Security is a becoming hugely important. The higher priority, though, is on the code used to build many company’s products. The intersection of code and Security can be a turf war. Young developers are entering the market with an automatic disposition toward secure code. But, things are going to have to change quicker, and to do that, companies and developers need to meet in the middle in several critical areas. I’ll speak first to the company, then to the developer.
Company, you want your developers to deliver on time, on budget, bug free code. Yes, you pay them a lot, but you work them pretty hard, too. For your developers to buy in, you must first have what my friend Christopher Romeo, CEO of Security Journey calls good Security Behavior, which is a top down manner of behaving that decreases danger, risk and threat. That behavior should be consistent and well defined in each department and it should not be a “process”, but a habit. Currently in the U.S., there are 1.6 Security professionals for every 100 developers. Making your Security team responsible for developers toeing the Security line is a non-starter. Frankly, they might get themselves killed trying to throw weight in the developer room. And whatever you do, don’t get frustrated and unleash Compliance on your developers. Understand that your developers are your first line of defense in Security. Foster the developers that show an interest in Security – monthly training helps. Send them to conferences and reward the financially. Also, while they are implementing new processes, give them a little more time. If you have a DevOps team, this could be good news. Exploring methods and tools in deployment, testing and automation to implement Security practices shows a serious commitment and developers will take notice. Security is a culture shift and culture shifts are hard. But, if a company takes a proactive, positive and educational approach, developers can become a force in Security.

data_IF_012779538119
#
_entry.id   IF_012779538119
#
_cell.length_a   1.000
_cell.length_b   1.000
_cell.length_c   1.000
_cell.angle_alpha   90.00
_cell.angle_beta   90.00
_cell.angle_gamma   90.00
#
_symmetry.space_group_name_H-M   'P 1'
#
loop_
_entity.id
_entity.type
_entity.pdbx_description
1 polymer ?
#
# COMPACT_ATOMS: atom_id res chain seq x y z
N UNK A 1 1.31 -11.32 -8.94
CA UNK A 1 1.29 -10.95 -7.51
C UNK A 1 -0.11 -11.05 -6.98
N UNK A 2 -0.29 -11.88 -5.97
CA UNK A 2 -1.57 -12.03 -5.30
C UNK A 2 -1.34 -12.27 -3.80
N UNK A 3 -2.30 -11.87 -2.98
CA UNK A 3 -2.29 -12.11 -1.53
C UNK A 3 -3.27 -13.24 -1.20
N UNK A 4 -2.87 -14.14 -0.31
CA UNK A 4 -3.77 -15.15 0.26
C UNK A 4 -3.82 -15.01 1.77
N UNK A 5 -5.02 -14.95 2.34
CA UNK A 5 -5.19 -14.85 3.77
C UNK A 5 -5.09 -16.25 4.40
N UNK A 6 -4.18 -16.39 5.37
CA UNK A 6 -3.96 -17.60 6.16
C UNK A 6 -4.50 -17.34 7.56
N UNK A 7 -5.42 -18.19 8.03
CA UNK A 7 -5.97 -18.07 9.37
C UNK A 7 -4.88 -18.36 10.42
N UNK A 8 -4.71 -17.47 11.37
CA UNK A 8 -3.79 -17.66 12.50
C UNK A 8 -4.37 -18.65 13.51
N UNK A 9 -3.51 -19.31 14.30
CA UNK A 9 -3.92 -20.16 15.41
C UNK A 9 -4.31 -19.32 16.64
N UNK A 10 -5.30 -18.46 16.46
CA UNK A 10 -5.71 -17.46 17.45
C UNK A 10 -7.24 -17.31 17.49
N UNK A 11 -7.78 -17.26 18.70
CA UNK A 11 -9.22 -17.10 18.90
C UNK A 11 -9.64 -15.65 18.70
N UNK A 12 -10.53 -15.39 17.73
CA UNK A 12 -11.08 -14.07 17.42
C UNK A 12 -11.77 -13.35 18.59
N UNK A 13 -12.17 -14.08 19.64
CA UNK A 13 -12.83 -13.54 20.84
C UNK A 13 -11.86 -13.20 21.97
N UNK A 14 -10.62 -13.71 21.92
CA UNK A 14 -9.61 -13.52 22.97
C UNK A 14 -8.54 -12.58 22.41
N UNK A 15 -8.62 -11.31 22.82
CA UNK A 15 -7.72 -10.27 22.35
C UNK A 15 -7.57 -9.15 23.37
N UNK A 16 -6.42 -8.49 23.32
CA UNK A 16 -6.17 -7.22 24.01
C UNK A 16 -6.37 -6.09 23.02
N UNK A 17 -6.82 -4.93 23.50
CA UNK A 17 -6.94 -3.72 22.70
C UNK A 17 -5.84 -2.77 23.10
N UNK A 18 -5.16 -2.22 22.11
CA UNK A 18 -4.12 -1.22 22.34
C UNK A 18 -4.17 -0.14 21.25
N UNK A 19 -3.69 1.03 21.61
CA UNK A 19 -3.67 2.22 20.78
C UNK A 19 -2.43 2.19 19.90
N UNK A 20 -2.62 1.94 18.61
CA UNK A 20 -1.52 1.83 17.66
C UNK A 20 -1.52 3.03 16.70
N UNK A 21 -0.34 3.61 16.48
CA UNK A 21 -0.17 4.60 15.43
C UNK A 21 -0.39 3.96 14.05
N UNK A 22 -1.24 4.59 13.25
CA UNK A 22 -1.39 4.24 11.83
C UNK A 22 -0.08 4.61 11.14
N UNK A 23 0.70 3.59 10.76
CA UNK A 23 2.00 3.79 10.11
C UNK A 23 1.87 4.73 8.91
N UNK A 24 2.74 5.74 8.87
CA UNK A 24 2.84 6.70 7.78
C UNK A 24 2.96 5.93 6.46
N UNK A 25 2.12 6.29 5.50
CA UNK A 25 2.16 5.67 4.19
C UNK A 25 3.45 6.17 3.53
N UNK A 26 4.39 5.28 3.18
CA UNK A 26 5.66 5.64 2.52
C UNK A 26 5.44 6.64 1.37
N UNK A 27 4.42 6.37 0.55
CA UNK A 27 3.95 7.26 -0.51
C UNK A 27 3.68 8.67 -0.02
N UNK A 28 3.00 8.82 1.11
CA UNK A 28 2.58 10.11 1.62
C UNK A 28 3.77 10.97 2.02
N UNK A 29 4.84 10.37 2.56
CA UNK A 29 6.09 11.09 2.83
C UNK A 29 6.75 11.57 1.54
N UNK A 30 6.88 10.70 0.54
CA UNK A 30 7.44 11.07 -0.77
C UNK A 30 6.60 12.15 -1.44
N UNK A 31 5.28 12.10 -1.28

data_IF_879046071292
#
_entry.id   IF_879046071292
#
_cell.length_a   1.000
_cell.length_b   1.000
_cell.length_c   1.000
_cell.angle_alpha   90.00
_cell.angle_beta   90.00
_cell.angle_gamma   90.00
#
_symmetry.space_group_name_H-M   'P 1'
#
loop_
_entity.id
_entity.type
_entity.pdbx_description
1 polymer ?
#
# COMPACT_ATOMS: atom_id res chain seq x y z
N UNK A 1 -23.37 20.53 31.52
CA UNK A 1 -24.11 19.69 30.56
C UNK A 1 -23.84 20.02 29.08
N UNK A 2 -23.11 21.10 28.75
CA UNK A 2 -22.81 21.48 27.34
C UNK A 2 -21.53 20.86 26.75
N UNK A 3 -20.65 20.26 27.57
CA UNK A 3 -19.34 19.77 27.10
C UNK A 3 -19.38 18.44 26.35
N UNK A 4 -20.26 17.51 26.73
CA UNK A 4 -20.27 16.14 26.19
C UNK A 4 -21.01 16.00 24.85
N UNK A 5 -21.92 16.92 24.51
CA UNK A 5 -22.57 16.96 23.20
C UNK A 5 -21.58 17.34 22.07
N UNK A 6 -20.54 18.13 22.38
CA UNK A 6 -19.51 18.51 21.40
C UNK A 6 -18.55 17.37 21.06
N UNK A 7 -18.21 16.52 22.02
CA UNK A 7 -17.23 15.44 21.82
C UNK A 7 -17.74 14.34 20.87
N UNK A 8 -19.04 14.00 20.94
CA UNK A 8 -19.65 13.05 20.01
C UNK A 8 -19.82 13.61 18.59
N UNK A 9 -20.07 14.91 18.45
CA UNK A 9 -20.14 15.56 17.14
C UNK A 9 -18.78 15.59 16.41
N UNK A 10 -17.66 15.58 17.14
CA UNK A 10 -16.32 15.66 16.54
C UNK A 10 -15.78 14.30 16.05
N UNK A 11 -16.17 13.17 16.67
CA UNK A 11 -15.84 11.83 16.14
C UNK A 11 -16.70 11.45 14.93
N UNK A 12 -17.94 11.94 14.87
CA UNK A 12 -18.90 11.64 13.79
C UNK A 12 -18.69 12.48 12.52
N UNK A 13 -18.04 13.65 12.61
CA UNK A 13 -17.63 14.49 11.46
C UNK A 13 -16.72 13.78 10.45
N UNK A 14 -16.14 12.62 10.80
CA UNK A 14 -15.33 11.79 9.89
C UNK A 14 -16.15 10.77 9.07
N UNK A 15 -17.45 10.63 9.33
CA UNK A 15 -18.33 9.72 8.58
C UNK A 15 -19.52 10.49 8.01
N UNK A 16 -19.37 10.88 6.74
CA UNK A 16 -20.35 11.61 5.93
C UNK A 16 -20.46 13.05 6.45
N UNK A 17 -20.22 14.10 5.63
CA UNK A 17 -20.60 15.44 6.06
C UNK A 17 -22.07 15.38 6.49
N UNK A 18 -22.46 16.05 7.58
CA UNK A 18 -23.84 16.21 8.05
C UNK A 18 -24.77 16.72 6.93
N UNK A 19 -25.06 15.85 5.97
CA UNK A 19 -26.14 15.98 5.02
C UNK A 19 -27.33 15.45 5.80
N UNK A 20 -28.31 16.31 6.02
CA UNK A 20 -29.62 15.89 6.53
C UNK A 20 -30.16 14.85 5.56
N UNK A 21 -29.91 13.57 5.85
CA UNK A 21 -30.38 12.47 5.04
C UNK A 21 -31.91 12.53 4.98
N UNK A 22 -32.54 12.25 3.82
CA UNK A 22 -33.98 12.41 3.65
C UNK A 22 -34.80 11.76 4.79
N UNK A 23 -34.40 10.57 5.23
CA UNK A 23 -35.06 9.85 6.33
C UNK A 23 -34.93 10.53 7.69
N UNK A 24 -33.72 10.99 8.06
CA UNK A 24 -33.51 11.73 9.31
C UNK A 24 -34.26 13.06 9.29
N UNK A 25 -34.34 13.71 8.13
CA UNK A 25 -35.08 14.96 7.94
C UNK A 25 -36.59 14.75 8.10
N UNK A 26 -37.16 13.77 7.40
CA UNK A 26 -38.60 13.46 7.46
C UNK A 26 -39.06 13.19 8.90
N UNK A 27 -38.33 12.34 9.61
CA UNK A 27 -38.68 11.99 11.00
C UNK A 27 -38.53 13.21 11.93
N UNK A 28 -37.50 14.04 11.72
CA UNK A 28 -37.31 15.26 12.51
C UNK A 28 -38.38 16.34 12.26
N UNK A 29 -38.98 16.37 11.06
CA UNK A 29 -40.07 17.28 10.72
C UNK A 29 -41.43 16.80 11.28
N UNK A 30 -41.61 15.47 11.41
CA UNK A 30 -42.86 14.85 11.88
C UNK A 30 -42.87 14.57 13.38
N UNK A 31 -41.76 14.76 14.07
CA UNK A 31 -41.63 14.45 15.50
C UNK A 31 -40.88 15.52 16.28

Developers, you’ve probably gotten the impression by now that this Security thing isn’t going away. And, frankly, you’ve been fairly immune. Security certification and accreditations don’t examine web applications and your input has pretty much been assumed to be valid…..and untested. Unless of course you end up sitting in Response one day while your source code is being probed as a possible leak site (you don’t want to be there). It’s a good idea to get ahead of the curve on Security. After all, you know that bolt-on Security after development is a farce. You can’t trust all third party development, and while handy, you probably don’t need to be given the keys to the change control process. My encouragement to you is to embrace leadership toward secure code for some very good reasons. First, if you show yourself to be open to the inevitable tide of Security, you can lead by explaining that your team can’t be expected to manually go through the code. Get on the front end of figuring out the tools and timelines you need. You never know – you might like the whole Security thing. You might think you earn a solid living right now, but I can assure you, it pales in comparison to the upward mobility and earning potential in Cyber Security.
Deeper Security in App Development is here. Companies and developers need to find themselves on the same team. Concessions from both sides can ease the process.